Slide from the opening talk by Jay Meisner: Do not look away / turn a deaf ear / remain silent. Respond, loud and clear, to any false words / any wrong action. Opt for decency, humanity, democracy. Show we are more, where it counts, and where this is being counted.

Ten years ago, the first Border:None Conference happened in Nuremberg. And ten years later, Joschi and Marc had the idea to invite back all the speakers, with the topic of how and what changed in those ten years.

Ten years ago, this was a one day event. This time, Joschi and Marc decided that, also as a sign of what changed over the time, and because the panel back then was only white men, this time a more diverse set of speakers is on, and they added a second conference day.

Yesterday was the first day, and it may surprise some people, but there was not one talk about technical web stuff - closest to "that" talk came Jeremy Keiths reflection on how the web has won the tortoise and hare race regarding features for typography, media and layout, which was a nice closing talk for a day full of thoughts about the greater state of things and people. As Jeremy said during his talk: the greatest challenges the web now faces are not technical. Indeed.
While all talks of that first day were a blast, for me personally Tobias Baldaufs highly highly personal talk about what brought him to this day and the traces that the traumatas of at least two world wars carry over to us as well was THAT talk. Oomp. Gut punch. Goose bumbs.

Today was the second day, and again, the talks were about a variaty of things, but not as web-centered as you might think, but about (personal) changes, and to some extend extreme activities to counter burn out.

Closest to a "traditional" conference talk was Smashing Mags's Vitaly about "Design KPIs" and ways to "sell" the value our work can bring to those who think in business terms mostly.

Mollys talk about impairements and accessibility is a must for anyone who is designing/developing for the people who are using the web.

Vasilis closed the day with a highly entertaining talk about the rather sad state of our industry, where there still is no job for the creative/code hybrids (Editors note: the "true" web designers)

[…] designers who know how to code, who really understand how the web works, who can actually design things for the web, with the web as a medium, who understand the invisible details, who know about the UX of HTML, who know what’s possible with modern HTML and CSS. Yet when they start working they have to choose: you either join our design team and are forced to use a tool that doesn’t get it, or you join the development team and are forced to use a ridiculous framework and make crap. […] Dear web industry, what the fuck is wrong with you? Please fix this. Understand how your tools are lacking. Fix your tools. Hire people who understand this stuff. Let them do their jobs. Let them design the web.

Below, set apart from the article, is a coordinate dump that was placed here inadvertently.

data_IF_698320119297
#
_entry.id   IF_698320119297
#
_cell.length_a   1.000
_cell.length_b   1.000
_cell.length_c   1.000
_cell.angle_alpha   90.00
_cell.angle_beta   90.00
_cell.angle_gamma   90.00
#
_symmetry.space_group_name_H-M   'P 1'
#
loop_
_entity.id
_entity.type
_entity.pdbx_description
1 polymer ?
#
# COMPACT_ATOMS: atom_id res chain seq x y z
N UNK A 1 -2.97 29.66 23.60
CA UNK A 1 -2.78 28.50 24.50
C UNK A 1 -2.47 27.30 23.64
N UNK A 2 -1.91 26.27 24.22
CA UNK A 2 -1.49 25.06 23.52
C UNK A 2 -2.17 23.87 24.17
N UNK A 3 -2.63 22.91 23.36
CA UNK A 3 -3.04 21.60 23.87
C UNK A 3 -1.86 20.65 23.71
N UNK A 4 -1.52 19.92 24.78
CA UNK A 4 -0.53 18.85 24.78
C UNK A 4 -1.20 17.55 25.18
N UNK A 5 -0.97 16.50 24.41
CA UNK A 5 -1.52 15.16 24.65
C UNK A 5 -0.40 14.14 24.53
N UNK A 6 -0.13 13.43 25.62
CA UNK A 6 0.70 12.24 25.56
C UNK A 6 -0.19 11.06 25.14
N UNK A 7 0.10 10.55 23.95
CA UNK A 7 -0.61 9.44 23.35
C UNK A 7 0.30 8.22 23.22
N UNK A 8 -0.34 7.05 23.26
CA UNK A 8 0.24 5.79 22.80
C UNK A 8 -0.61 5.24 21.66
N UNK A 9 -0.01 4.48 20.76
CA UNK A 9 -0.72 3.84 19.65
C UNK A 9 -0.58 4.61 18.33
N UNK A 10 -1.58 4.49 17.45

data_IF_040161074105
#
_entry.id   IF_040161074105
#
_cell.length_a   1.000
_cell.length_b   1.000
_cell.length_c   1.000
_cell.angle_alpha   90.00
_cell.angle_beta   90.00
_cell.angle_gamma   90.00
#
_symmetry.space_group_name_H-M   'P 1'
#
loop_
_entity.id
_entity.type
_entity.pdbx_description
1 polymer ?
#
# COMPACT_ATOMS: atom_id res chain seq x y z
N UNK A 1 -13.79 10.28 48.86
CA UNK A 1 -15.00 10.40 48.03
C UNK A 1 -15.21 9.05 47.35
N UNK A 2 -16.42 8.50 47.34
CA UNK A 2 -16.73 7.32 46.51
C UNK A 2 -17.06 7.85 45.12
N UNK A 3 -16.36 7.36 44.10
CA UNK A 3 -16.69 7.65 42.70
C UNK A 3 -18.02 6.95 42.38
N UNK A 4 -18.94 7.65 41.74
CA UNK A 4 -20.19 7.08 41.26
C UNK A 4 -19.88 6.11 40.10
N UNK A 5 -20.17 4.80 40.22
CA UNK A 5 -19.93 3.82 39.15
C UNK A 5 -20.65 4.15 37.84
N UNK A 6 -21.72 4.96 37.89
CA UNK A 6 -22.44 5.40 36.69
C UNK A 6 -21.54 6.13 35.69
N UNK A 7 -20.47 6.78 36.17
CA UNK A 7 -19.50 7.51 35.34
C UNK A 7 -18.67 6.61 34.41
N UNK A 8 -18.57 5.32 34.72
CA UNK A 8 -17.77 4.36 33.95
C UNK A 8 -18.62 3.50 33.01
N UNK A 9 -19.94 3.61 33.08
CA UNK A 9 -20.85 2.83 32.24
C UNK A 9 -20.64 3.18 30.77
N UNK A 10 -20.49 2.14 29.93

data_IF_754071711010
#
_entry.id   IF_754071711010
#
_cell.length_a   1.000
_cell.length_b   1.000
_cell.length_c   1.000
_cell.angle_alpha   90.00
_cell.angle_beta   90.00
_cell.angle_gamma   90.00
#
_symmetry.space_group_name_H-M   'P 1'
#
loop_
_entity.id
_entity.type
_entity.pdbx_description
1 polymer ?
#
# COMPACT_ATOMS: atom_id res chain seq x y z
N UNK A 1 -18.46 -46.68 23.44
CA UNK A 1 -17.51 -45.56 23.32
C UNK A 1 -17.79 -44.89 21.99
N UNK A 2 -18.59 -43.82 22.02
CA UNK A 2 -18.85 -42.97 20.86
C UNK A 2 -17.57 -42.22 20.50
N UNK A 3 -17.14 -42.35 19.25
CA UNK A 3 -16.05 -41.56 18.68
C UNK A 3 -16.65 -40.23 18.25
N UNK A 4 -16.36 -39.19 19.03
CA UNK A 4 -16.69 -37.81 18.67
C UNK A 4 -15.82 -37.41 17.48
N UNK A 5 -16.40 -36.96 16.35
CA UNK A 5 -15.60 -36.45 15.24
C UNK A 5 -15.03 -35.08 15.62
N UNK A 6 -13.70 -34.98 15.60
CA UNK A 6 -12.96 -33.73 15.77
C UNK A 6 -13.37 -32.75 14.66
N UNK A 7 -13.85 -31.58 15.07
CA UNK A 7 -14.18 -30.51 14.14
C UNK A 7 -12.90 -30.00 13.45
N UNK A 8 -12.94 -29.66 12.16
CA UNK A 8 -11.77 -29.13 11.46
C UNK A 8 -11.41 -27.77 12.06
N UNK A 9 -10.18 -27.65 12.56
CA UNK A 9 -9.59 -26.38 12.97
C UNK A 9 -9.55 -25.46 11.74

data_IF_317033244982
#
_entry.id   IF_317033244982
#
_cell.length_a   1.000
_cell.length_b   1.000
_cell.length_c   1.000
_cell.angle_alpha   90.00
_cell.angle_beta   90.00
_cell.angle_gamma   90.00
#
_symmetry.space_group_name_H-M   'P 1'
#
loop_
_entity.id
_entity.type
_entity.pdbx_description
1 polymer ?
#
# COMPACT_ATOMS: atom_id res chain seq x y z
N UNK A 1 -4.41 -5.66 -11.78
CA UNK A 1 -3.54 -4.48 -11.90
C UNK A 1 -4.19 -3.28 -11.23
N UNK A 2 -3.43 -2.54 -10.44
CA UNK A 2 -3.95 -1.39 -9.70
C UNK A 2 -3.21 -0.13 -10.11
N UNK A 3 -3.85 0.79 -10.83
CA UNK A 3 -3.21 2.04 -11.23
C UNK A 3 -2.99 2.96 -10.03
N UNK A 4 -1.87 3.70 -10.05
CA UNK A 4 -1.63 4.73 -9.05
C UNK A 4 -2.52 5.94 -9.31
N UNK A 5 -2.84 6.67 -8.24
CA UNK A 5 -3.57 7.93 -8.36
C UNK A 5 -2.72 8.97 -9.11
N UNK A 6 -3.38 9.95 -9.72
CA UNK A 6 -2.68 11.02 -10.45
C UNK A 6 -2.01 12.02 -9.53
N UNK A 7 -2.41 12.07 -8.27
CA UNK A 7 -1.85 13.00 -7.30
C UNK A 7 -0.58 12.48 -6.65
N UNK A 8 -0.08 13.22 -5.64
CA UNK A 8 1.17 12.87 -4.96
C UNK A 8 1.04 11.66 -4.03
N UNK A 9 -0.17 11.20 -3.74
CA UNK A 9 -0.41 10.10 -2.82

If you want to get an impression of the vibe of the conference, look up the hashtag #bono23 on your social network of choice. This was truly "Border:None" and the idea to reflect on those last ten years and the changes over that decade in "the web" and for the people that spoke there ten years ago was a good one. I think/hope that some of the talks will be published and can be watched online, I will add links here if this happens.

Tomorrow and the day after will be the IndieWebCamp Nuremberg, and I'm looking forward for even more brain food, although I'm a bit over mental capacity already to be honest. :-)

Ten years from now, will there be another iteration of "Border:None"?

Stay tuned.

A look from the back of the venue towards the stage, a room filled with people and a screen saying Border None: Good Morning

An afterthought - I wonder how attendees who were at this conference for the first time felt about the sense of "Klassenfahrt" that I experienced. There were a lot of people who where there ten years ago, a lot of (to me) familiar faces I had the pleasure to meet several times over the last ten years. And although this is a very welcoming crowd, maybe this feeling of "they all know each other" is a bit exclusive for newcomers? A kind of club thing? I don't know, but I hope that "we" now are as welcoming as "they" were for me back then, ten years ago when I first was exposed to this wonderful crowd of people.